Motivated by Hope

Error message

  • Deprecated function: unserialize(): Passing null to parameter #1 ($data) of type string is deprecated in css_injector_init() (line 53 of /home/krwester/
  • Deprecated function: unserialize(): Passing null to parameter #1 ($data) of type string is deprecated in css_injector_init() (line 53 of /home/krwester/
( 1 Thessalonians 4, Luke 12)
Lesson Number: 

Lesson 7

Motivated by Hope

(1 Thessalonians 4, Luke 12)

Copr. 2024, Bruce N. Cameron, J.D. Scripture quotations are from the ESV® Bible (The Holy Bible, English Standard Version®), copyright © 2001 by Crossway, a publishing ministry of Good News Publishers. Used by permission. All rights reserved. Suggested answers are found within parentheses. If you normally receive this lesson by e-mail, but it is lost one week, you can find it by clicking on this link: Pray for the guidance of the Holy Spirit as you study.

Introduction: This past we had graduation ceremonies at Regent University School of Law. One of the things I love about working with young people is the hope they have about the future. The future also creates uncertainty. What if things go wrong? They face the challenges of passing the bar exam and obtaining a job that fits their goals. As Christians, our ultimate hope is in the Second Coming of Jesus. What would you say about a group of Christians who were serious students of the Bible, and who interpreted prophecy to indicate that Jesus was coming again at a certain time? They had hope, but Jesus did not come. Where does misplaced hope fit into the controversy between good and evil? Let’s dive into our study of the Bible to discover what lessons God has for us!

  1. The Promise of Return
    1. Read 1 Thessalonians 4:13. What is the “hope” issue for the readers of this text? (Hope of life after death. Death is not the end for Christians. We need not grieve over the death of friends and family because we have hope.)
    2. Read 1 Thessalonians 4:14-15. What question is implied in this answer? (The readers believe that Jesus will come within their lifetime, and they question whether they must be alive to be taken up to heaven when Jesus returns.)
      1. What is the answer to that question? (Those who are alive will not arrive in heaven before those Christians who have died.)
      2. Would a person ask this question if the righteous go to heaven at death?
    3. Read 1 Thessalonians 4:16-17. What happens at the Second Coming of Jesus? (The dead in Christ rise first from the ground, and then those alive will join them “in the clouds” to meet Jesus. We will forever live with Jesus.)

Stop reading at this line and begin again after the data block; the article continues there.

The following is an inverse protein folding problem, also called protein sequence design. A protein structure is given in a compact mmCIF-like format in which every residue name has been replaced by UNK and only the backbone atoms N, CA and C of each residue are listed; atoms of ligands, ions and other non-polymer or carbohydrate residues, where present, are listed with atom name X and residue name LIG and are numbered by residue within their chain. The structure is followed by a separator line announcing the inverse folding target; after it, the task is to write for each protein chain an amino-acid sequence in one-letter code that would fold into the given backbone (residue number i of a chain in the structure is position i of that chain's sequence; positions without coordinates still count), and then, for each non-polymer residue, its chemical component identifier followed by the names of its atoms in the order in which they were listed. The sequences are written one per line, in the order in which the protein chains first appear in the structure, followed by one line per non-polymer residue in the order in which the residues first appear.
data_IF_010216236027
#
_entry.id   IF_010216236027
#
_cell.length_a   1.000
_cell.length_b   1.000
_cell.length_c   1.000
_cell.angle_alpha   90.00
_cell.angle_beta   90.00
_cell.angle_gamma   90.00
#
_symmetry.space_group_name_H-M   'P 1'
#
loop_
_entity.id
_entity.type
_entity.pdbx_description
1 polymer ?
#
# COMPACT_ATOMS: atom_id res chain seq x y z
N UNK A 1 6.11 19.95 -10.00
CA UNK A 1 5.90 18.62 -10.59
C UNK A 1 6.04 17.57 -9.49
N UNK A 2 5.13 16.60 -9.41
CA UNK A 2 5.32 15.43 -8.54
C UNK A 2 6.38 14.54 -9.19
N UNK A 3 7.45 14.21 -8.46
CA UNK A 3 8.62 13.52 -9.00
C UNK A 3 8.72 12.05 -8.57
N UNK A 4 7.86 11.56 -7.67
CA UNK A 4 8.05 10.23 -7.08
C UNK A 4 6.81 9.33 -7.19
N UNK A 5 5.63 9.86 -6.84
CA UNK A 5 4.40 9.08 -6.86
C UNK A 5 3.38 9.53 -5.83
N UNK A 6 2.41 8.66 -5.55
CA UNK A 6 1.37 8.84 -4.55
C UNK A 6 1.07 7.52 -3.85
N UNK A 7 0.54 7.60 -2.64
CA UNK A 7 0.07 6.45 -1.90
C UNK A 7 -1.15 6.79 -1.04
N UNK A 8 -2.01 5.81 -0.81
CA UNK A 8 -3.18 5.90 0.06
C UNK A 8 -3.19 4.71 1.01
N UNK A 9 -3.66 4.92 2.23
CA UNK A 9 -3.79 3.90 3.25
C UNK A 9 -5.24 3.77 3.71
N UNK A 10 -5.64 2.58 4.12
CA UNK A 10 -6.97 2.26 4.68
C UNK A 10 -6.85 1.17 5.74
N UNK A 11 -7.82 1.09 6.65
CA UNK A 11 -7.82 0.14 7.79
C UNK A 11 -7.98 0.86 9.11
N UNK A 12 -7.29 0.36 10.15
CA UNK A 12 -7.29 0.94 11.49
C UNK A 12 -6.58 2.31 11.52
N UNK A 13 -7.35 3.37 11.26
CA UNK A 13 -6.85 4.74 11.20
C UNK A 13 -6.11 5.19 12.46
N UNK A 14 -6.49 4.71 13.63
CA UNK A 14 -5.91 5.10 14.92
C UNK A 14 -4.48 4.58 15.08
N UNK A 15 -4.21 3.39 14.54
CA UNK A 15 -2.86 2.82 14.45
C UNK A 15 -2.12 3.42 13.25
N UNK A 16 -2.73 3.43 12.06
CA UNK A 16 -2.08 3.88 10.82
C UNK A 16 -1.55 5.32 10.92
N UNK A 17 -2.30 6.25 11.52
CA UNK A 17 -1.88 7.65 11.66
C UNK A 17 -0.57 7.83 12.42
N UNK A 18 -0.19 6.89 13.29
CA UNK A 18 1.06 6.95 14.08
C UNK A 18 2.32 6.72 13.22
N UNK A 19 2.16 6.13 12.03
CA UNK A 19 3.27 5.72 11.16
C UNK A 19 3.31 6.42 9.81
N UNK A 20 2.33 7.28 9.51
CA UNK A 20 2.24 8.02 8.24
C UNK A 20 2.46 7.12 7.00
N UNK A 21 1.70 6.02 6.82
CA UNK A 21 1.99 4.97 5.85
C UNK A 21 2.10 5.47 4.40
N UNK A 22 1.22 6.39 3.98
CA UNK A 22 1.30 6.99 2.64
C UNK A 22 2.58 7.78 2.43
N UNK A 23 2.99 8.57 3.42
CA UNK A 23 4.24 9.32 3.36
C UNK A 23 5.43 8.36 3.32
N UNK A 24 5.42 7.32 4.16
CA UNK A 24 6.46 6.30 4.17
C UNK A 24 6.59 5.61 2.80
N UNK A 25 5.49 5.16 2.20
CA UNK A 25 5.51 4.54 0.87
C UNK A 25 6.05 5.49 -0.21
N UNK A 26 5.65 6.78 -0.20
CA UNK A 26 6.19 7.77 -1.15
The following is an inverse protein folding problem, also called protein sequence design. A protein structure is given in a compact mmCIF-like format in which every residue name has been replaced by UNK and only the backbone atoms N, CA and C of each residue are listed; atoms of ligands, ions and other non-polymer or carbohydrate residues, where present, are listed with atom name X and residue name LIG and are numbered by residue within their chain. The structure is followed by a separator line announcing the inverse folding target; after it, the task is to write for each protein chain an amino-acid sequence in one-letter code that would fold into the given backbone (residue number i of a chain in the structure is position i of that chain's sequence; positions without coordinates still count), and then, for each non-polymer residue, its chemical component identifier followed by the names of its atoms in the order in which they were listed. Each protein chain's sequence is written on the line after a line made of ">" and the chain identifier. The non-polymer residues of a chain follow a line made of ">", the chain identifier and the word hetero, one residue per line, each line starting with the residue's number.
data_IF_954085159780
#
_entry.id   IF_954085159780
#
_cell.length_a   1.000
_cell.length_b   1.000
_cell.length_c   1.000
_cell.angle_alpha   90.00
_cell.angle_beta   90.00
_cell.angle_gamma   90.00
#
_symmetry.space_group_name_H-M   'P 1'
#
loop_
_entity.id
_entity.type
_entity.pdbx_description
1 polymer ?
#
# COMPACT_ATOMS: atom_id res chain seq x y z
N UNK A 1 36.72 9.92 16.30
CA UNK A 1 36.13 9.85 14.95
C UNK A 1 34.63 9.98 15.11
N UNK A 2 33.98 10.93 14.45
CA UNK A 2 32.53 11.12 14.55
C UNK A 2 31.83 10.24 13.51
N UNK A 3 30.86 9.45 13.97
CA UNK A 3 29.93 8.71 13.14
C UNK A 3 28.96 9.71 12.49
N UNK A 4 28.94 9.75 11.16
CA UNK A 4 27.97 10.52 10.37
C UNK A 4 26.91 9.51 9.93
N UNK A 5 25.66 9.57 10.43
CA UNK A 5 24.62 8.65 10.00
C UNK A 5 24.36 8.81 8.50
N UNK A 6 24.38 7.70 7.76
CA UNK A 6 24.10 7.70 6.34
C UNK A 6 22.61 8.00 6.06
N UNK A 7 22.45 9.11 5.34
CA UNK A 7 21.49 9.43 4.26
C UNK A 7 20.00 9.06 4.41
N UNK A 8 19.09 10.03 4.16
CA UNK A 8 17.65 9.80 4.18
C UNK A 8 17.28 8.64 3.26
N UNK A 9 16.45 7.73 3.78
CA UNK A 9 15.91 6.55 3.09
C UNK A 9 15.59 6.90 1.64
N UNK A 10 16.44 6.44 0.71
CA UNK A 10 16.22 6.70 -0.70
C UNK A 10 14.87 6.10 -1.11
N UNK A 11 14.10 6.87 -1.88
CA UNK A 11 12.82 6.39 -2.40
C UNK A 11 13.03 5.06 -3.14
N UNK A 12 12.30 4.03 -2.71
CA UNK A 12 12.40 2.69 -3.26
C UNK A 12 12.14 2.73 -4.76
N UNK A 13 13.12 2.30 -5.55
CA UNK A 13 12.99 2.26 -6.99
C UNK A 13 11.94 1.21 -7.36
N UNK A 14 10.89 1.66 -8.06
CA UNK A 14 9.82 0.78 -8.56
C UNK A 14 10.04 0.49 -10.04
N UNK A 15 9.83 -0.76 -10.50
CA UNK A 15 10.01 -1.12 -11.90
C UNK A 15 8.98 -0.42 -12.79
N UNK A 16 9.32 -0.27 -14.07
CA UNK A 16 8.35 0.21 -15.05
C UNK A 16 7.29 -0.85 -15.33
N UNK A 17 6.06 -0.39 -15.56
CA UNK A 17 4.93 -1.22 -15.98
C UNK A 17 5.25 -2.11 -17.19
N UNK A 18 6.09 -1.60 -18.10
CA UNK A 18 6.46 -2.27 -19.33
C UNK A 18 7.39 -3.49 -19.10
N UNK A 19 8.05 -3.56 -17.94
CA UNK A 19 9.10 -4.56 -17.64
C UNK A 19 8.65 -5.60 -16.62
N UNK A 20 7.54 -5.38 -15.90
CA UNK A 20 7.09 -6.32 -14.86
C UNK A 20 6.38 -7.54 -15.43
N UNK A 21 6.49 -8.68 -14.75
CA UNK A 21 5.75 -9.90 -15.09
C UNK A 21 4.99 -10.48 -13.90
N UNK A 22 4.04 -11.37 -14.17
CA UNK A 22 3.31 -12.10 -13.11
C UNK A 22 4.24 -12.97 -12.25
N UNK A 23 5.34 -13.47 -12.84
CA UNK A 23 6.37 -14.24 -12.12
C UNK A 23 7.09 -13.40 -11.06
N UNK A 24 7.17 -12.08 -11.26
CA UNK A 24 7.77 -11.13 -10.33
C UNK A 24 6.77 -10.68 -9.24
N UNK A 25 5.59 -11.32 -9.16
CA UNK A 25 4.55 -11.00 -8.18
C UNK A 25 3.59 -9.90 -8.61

1. Describe what those alive when Jesus comes will see? (They will see formerly dead people coming out of the ground! Wow!)
    4. Read 1 Thessalonians 4:18. What should be our attitude about this? (This gives us hope!)
      1. When will this hope be realized?
  2. The Timing of the Return
    1. Look again at 1 Thessalonians 4:17. Why does Paul, the writer of this letter to the Thessalonians, write “we,” as apposed to “those,” “who are alive ... will be caught up?” (Paul believes that he will be alive when Jesus comes.)
      1. How common is this - that Christians believe that they will be alive when Jesus returns? (My observation is that it is very common.)
    2. Are you familiar with the dream of Daniel 2? If not, take a few minutes to read it. God gave King Nebuchadnezzar a dream which Daniel interpreted. This vision correctly predicted the future of world right through to the time of Jesus’ Second Coming. What does that suggest about the other interpreted prophecies in the book of Daniel?
    3. Read Daniel 8:13-14. In David Guzik’s commentary on this prophecy he notes that William Miller inspired a large number of Christians to believe that Jesus would return in 1844. Miller arrived at that date because it was 2,300 years after “Cyrus issued the decree to rebuild the temple.” How could Miller believe that this prophecy extended to modern times since it refers to days (“evenings and mornings)? (Miller believed something that Guzik rejects, that the days were symbolic of years.)
    4. Read Daniel 8:27. We have skipped over most of the vision given to Daniel. Did he understand it? (No. He was sick that he did not understand.)